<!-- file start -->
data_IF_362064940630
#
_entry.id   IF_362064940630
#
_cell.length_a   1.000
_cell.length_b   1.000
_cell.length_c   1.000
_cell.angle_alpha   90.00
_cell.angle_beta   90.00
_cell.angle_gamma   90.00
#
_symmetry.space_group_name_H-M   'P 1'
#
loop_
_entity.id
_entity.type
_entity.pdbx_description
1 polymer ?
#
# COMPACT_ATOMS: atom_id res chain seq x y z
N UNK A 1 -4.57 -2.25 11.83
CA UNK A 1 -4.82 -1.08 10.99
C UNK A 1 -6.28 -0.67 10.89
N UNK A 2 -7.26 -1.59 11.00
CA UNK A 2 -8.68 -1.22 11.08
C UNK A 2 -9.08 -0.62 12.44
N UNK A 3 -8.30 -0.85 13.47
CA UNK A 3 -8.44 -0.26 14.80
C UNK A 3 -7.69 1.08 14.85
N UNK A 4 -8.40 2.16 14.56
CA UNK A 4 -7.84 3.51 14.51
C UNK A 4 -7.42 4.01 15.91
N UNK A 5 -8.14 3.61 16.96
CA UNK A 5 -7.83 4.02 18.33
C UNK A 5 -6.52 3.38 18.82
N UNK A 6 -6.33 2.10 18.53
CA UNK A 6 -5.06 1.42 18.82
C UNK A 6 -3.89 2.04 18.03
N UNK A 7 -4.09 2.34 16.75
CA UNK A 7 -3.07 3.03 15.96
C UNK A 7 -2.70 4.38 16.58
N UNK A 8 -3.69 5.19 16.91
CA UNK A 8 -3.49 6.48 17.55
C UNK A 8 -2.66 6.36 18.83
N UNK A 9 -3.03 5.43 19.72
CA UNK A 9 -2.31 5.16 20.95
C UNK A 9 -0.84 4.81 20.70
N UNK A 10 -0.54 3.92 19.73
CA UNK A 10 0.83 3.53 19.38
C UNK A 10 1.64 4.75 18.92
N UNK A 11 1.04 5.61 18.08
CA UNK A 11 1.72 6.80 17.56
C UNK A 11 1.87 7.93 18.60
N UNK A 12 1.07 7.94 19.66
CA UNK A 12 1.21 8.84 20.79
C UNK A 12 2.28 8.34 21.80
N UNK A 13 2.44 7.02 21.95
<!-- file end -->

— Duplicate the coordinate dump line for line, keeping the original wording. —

data_IF_362064940630
#
_entry.id   IF_362064940630
#
_cell.length_a   1.000
_cell.length_b   1.000
_cell.length_c   1.000
_cell.angle_alpha   90.00
_cell.angle_beta   90.00
_cell.angle_gamma   90.00
#
_symmetry.space_group_name_H-M   'P 1'
#
loop_
_entity.id
_entity.type
_entity.pdbx_description
1 polymer ?
#
# COMPACT_ATOMS: atom_id res chain seq x y z
N UNK A 1 -4.57 -2.25 11.83
CA UNK A 1 -4.82 -1.08 10.99
C UNK A 1 -6.28 -0.67 10.89
N UNK A 2 -7.26 -1.59 11.00
CA UNK A 2 -8.68 -1.22 11.08
C UNK A 2 -9.08 -0.62 12.44
N UNK A 3 -8.30 -0.85 13.47
CA UNK A 3 -8.44 -0.26 14.80
C UNK A 3 -7.69 1.08 14.85
N UNK A 4 -8.40 2.16 14.56
CA UNK A 4 -7.84 3.51 14.51
C UNK A 4 -7.42 4.01 15.91
N UNK A 5 -8.14 3.61 16.96
CA UNK A 5 -7.83 4.02 18.33
C UNK A 5 -6.52 3.38 18.82
N UNK A 6 -6.33 2.10 18.53
CA UNK A 6 -5.06 1.42 18.82
C UNK A 6 -3.89 2.04 18.03
N UNK A 7 -4.09 2.34 16.75
CA UNK A 7 -3.07 3.03 15.96
C UNK A 7 -2.70 4.38 16.58
N UNK A 8 -3.69 5.19 16.91
CA UNK A 8 -3.49 6.48 17.55
C UNK A 8 -2.66 6.36 18.83
N UNK A 9 -3.03 5.43 19.72
CA UNK A 9 -2.31 5.16 20.95
C UNK A 9 -0.84 4.81 20.70
N UNK A 10 -0.54 3.92 19.73
CA UNK A 10 0.83 3.53 19.38
C UNK A 10 1.64 4.75 18.92
N UNK A 11 1.04 5.61 18.08
CA UNK A 11 1.72 6.80 17.56
C UNK A 11 1.87 7.93 18.60
N UNK A 12 1.07 7.94 19.66
CA UNK A 12 1.21 8.84 20.79
C UNK A 12 2.28 8.34 21.80
N UNK A 13 2.44 7.02 21.95